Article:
“Coming right up, Toots!” a man shouted up from the yard below.
I scrunched beneath the window and yanked the shade shut, then ducked into the tub. I settled for two caps full of Peaceful Plum.
“How do you look in red?” Karin popped in, dangling a sleeveless dress the size of a tube sock.
“I’m not wearing that. I’m a respectable elementary school teacher.”
“Doesn’t mean you have to look like one,” Karin scolded. “What were you planning to wear tonight?”
I nodded at my neatly folded khakis and t-shirt, which I’d left on the chair in the bathroom. She wrinkled her nose and plucked the clothes off the chair between two fingers, removing them from the room like a dead rat.
“Hey, yourself!” she shouted back. “I’ll return these in due time. For God’s sake, Jordan. You dress like a woman on safari studying elephant dung.”
“What’s wrong with that?”
Karin reappeared in the bathroom, shaking her head. “The only women in San Francisco who dress the way you do are the ones in the Marina, and they can’t help themselves. Trust me on this one. I’m going to hide all of your clothes until after the party. And promise me you’ll use the condoms I’m putting in the pocket of your outfit.”
“I will not have sex with a stranger!”
“They won’t be strangers. Every single person at this party tonight will be a friend of mine. Did you reach Cam, by the way? Can he come tonight?”
“No. What’s going on with him, anyway? Have you seen him? My parents are frantic.”
Karin shook her head and reminded me that she’d only spoken to Cam once last year, when he got back from India. “He called to see if I knew of any jobs at the hospital, but he never followed through. That’s not surprising, though. I’ve never been Cam’s favorite person. I’m too abrasive for a dreamy pot head like him.”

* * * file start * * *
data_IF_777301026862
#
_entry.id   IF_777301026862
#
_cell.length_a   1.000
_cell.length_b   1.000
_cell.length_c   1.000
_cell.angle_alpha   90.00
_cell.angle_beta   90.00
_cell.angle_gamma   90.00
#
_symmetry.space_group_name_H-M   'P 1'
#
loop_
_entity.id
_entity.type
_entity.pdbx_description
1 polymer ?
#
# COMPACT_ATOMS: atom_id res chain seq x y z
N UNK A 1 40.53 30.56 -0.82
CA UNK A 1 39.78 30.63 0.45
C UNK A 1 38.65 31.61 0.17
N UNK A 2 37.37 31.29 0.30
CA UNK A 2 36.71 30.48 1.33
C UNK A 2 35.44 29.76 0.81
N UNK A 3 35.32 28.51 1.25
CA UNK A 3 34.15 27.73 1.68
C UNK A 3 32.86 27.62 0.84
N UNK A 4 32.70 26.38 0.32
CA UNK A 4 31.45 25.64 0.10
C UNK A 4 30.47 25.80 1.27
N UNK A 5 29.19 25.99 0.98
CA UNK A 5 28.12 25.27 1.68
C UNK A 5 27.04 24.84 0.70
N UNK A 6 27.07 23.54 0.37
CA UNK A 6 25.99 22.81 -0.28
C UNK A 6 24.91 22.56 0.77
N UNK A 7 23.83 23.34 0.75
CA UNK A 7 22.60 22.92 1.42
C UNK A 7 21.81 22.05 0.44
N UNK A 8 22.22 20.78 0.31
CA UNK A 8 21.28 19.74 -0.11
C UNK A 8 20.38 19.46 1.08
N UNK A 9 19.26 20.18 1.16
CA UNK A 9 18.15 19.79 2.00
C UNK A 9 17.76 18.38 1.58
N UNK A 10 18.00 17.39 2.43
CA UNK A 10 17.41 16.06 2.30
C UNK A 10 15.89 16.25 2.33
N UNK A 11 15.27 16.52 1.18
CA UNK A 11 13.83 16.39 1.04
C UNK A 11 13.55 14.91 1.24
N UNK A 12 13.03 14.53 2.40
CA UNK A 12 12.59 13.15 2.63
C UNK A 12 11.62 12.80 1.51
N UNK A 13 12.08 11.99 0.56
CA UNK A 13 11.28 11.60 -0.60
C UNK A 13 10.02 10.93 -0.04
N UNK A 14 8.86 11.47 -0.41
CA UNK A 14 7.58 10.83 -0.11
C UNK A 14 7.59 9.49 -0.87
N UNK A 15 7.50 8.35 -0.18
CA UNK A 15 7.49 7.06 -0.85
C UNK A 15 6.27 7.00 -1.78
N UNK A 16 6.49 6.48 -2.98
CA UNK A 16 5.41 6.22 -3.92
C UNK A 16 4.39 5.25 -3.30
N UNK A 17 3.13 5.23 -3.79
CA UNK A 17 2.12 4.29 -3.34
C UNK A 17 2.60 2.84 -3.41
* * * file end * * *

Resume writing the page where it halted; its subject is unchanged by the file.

I piled bubbles up to my chin and let my arms float upward. “Is he still, do you think? A pot head?”
“Who knows? So many people are on Klonapin or Zoloft these days, I don’t think nearly as many need to smoke dope.” Karin left the room again and came back a few minutes later to display a black knit jumpsuit for my inspection. “How about this? Very chic! Very retro!”
“Very Catwoman. Very not me.”
“Well, you’d have to wear a body shaper to smooth out the profile,” she admitted.
“Forget it. I enjoy my oxygen too much.”
Karin sat on the toilet and arched her back, her thick black hair moving like an animal curling along her shoulders. She had on tight jeans and a black tank top. Suddenly, I felt self-conscious and vulnerable in front of her, sitting naked in her tub. My own hair was the pale brown of underdone toast and hung below my shoulders, its bushy tendencies tamed only by headbands. Soon my face would sag beneath the weight of all this hair, like an ornament hung on a Christmas tree branch too scrawny to support it.